Behavioural Biases List

There are a lot of biases in CFA Level 3. I tried to list them all. Did I miss any?

Cognitive Errors

Belief Perseverance Biases 1. Representativeness Bias 2. Illusion of Control Bias 3. Conservatism Bias 4. Confirmation Bias 5. Hindsight Bias

Information-Processing Biases

  1. Framing Bias 2. Anchoring and Adjustment Bias 3. Mental Accounting Bias 4. Availability Bias

Emotional Biases

  1. Loss Aversion Bias 2. Overconfidence Bias 3. Self-Control Bias 4. Endowment Bias 5. Regret Aversion Bias 6. Status Quo Bias

Capital Markets Expectations Biases

  1. Appraisal Bias 2. Regime Switching Bias 3. Data Mining Bias 4. Time-Period Bias 5. Survivorship bias 6. Prudence trap 7. Disposition Effect 8. Halo Effect 9. Gamblers fallacy 10. Anchoring trap 11. Recallability Trap 12. Confirming evidence trap 13. Over confidence trap 14. Status Quo Trap 15. Home Bias 16. Look-back bias 17. Familiarity bias 18. Self attribution bias 19. Self-control bias 20. Stale price bias
  • Conjunction fallacy + Social Proof
1 Like

I think this list pretty complete. There’s actually a few on here that I think I might have pissed. Like the stale price and look-back bias.

I lost in Halo effect.

CFA defines it as:

Halo effect

An emotional bias that extends a favorable evaluation of some characteristics to other characteristics.

Conjunction Fallacy: “The probability of two independent events occurring in conjunction is never greater than the probability of either event occurring alone.” - CFA Level III Curriculum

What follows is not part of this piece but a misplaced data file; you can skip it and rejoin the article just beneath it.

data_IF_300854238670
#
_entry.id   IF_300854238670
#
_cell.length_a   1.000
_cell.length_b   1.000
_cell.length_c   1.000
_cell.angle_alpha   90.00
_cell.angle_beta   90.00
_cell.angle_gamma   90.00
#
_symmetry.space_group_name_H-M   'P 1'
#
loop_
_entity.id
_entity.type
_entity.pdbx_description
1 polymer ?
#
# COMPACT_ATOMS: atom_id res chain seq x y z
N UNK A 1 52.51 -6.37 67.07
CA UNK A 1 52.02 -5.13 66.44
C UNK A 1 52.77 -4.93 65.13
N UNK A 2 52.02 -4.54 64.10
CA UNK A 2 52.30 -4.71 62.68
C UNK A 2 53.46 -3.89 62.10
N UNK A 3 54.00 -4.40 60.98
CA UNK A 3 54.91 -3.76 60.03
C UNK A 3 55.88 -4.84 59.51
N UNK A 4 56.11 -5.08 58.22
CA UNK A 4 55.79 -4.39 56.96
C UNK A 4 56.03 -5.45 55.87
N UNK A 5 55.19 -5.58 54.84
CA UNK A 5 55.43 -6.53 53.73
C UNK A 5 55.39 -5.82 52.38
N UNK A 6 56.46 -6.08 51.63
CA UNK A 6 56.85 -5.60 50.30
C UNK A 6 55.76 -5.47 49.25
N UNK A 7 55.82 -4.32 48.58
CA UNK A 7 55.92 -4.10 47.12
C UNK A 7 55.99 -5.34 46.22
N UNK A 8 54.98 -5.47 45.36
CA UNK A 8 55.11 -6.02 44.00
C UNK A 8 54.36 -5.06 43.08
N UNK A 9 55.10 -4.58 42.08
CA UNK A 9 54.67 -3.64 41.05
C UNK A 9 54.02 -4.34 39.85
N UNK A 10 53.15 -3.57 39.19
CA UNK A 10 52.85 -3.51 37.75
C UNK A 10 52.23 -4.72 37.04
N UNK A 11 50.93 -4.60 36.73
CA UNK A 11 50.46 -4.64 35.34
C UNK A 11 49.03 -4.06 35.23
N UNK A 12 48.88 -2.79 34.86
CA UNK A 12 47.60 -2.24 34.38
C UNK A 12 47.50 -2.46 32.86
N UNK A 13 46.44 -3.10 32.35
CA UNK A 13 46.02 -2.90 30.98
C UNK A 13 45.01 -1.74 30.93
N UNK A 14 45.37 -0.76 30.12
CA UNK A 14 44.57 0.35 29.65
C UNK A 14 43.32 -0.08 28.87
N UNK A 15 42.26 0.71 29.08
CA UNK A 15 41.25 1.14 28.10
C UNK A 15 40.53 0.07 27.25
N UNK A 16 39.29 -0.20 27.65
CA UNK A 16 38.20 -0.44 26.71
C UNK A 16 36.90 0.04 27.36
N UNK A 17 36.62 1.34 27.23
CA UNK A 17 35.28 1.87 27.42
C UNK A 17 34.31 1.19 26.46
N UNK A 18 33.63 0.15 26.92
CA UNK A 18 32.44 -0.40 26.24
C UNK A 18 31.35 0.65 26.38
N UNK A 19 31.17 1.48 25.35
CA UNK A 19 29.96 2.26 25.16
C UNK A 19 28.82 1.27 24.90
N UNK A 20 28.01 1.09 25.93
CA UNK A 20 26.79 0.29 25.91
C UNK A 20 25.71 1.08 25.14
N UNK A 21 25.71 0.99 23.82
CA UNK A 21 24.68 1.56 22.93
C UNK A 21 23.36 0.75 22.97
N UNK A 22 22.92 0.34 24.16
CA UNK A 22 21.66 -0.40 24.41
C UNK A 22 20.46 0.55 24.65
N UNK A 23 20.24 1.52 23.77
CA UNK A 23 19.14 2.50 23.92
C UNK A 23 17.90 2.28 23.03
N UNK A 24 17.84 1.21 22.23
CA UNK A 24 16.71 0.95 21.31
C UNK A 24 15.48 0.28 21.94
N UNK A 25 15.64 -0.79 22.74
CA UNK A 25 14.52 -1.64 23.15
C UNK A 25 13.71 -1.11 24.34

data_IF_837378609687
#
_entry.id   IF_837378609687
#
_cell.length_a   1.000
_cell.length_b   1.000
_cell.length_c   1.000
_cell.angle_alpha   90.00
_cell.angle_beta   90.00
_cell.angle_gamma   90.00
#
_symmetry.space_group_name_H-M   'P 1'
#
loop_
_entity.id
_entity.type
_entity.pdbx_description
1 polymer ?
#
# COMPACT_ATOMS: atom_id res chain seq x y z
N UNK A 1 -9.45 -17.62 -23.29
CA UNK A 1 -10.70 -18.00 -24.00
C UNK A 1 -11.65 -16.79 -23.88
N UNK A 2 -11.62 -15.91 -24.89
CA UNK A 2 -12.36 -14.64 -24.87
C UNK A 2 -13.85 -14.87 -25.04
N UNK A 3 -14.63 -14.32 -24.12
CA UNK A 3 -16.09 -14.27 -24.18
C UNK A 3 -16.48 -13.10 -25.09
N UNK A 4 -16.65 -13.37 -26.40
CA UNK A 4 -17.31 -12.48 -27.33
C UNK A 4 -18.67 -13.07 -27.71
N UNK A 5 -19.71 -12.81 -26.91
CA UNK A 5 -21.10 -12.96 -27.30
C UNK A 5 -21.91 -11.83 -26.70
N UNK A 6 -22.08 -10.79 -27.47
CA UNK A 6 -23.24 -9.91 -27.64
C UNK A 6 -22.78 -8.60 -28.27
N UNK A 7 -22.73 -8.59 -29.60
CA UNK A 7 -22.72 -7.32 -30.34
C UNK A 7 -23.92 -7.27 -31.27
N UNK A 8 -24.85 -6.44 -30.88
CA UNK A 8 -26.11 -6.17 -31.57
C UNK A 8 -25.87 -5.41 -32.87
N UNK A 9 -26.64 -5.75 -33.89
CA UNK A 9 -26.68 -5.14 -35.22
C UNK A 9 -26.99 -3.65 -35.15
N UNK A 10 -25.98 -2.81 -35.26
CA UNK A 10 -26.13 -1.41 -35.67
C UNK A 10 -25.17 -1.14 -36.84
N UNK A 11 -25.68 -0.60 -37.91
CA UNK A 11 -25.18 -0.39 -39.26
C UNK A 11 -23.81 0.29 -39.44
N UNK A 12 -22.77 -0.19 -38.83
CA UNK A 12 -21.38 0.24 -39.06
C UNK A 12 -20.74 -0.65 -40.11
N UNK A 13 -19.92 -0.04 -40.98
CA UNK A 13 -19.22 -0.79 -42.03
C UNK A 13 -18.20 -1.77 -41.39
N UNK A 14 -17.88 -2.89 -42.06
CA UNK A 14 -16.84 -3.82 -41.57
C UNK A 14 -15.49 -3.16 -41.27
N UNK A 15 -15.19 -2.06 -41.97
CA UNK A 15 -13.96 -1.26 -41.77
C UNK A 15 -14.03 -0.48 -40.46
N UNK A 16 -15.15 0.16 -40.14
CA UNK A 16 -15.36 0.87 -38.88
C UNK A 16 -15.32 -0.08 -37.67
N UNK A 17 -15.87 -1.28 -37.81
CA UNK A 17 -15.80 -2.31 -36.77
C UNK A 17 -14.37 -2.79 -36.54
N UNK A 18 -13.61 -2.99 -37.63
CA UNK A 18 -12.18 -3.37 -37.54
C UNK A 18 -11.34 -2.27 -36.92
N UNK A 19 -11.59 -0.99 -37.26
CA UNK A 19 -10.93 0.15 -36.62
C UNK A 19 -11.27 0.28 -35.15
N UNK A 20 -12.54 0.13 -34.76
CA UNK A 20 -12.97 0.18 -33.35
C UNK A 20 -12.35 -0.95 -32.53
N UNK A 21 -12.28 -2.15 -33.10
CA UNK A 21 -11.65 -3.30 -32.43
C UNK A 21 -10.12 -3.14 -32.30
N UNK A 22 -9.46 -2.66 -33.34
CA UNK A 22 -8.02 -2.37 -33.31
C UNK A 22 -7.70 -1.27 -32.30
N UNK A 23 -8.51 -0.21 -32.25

Aversion to ambiguity bias…you’ll find this one as well somewhere…

good one, i came across it somewhere before, i think this one is tested in one of the official cfa exercise questions

The most difficult ones to remember for me are:

  1. Representativeness bias - belief perseverance bias in which people tend to classify new information based on past experiences (cognitive)

  2. Availability bias - information processing heuristic approach in estimating probabilities of outcomes (cognitive)

  3. Halo effect - emotional bias of extending positive evaluation of some characteristics over others

  4. Self control bias - tendency to spend today rather than tomorrow (emotional bias)

  5. Mental accounting - treating one some of money differently to same sum of money based on which mental account it is assigned to

  6. Endowment bias - emotional bias, when you value the asset more only when you own it

  7. Conjunction fallacy - inappropriately combining probabilities of independent events to support a belief

  8. Disposition effect - emotional bias whereby investors dispose of winners and keep the losers

  9. Time period bias - choosing short term time period to support a particular view

  10. Regime switching bias - A bias caused by critical events that make differences between two regimes

  11. Appraisal bias - smoothing returns as you appraise instead of use market values

I think it depends on context of such “social acceptable behavior”.

Herding syndrome = the common bias on stock market.

Social proof = common bias elsewhere when looking for support (aka confirmation) for already decided action.

forgot the affinity bias = being biased towards “people who make me comfortable” or “people who are like me,”

What’s strange is, many biases have similar/ same meaning but different names. Why this terminology craze?

because the biases were kind of all over the place in the official books i just wanted to get them all in one place for revision

Right, and you’ve done us a big service for the exam, thanks.

My question was more from the curriculum’s point of view.

a tutor suggested that CFA gets the contents of their curriculum from multiple literatures and journals.

These sources might discuss pretty much the same things but use different terminologies from one and another. CFA, for the purpose of just being cautious, includes them all.

In a sense, when we read the curriculum, we’re pretty much reading from hundreds of journals or books.